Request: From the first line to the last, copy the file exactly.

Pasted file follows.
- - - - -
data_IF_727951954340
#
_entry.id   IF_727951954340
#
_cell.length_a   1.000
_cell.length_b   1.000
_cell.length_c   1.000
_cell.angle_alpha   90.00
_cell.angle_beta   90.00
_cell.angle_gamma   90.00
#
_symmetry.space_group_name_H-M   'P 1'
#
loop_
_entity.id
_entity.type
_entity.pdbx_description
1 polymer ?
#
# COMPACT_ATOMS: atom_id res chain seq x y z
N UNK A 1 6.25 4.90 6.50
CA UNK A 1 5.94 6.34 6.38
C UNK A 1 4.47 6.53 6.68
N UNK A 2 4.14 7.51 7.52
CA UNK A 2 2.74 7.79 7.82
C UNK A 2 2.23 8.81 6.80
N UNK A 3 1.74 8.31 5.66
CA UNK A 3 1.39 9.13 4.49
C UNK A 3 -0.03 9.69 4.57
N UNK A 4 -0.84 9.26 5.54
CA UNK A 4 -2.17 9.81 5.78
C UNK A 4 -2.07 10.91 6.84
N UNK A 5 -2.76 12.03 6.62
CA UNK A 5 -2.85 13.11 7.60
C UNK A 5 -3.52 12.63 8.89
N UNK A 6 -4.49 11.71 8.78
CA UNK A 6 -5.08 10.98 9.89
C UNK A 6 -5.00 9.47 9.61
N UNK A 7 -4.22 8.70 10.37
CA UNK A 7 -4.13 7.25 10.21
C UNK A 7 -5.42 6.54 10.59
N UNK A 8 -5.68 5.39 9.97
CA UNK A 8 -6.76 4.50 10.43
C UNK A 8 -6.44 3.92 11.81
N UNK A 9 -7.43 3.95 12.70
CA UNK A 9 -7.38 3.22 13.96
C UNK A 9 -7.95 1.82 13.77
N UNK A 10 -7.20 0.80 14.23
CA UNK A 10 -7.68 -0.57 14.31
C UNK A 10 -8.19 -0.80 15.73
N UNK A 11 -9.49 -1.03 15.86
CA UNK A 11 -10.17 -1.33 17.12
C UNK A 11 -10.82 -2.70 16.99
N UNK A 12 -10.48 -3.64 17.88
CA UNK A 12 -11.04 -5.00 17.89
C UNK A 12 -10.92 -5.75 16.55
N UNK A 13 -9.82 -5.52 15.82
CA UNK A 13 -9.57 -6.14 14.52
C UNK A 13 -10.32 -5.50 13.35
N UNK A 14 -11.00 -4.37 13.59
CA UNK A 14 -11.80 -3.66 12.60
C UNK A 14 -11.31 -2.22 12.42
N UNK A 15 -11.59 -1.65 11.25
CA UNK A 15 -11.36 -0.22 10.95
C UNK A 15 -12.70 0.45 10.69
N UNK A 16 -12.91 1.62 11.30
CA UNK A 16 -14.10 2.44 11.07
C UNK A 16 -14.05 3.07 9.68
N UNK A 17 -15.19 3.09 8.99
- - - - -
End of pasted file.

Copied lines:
data_IF_727951954340
#
_entry.id   IF_727951954340
#
_cell.length_a   1.000
_cell.length_b   1.000
_cell.length_c   1.000
_cell.angle_alpha   90.00
_cell.angle_beta   90.00
_cell.angle_gamma   90.00
#
_symmetry.space_group_name_H-M   'P 1'
#
loop_
_entity.id
_entity.type
_entity.pdbx_description
1 polymer ?
#
# COMPACT_ATOMS: atom_id res chain seq x y z
N UNK A 1 6.25 4.90 6.50
CA UNK A 1 5.94 6.34 6.38
C UNK A 1 4.47 6.53 6.68
N UNK A 2 4.14 7.51 7.52
CA UNK A 2 2.74 7.79 7.82
C UNK A 2 2.23 8.81 6.80
N UNK A 3 1.74 8.31 5.66
CA UNK A 3 1.39 9.13 4.49
C UNK A 3 -0.03 9.69 4.57
N UNK A 4 -0.84 9.26 5.54
CA UNK A 4 -2.17 9.81 5.78
C UNK A 4 -2.07 10.91 6.84
N UNK A 5 -2.76 12.03 6.62
CA UNK A 5 -2.85 13.11 7.60
C UNK A 5 -3.52 12.63 8.89
N UNK A 6 -4.49 11.71 8.78
CA UNK A 6 -5.08 10.98 9.89
C UNK A 6 -5.00 9.47 9.61
N UNK A 7 -4.22 8.70 10.37
CA UNK A 7 -4.13 7.25 10.21
C UNK A 7 -5.42 6.54 10.59
N UNK A 8 -5.68 5.39 9.97
CA UNK A 8 -6.76 4.50 10.43
C UNK A 8 -6.44 3.92 11.81
N UNK A 9 -7.43 3.95 12.70
CA UNK A 9 -7.38 3.22 13.96
C UNK A 9 -7.95 1.82 13.77
N UNK A 10 -7.20 0.80 14.23
CA UNK A 10 -7.68 -0.57 14.31
C UNK A 10 -8.19 -0.80 15.73
N UNK A 11 -9.49 -1.03 15.86
CA UNK A 11 -10.17 -1.33 17.12
C UNK A 11 -10.82 -2.70 16.99
N UNK A 12 -10.48 -3.64 17.88
CA UNK A 12 -11.04 -5.00 17.89
C UNK A 12 -10.92 -5.75 16.55
N UNK A 13 -9.82 -5.52 15.82
CA UNK A 13 -9.57 -6.14 14.52
C UNK A 13 -10.32 -5.50 13.35
N UNK A 14 -11.00 -4.37 13.59
CA UNK A 14 -11.80 -3.66 12.60
C UNK A 14 -11.31 -2.22 12.42
N UNK A 15 -11.59 -1.65 11.25
CA UNK A 15 -11.36 -0.22 10.95
C UNK A 15 -12.70 0.45 10.69
N UNK A 16 -12.91 1.62 11.30
CA UNK A 16 -14.10 2.44 11.07
C UNK A 16 -14.05 3.07 9.68
N UNK A 17 -15.19 3.09 8.99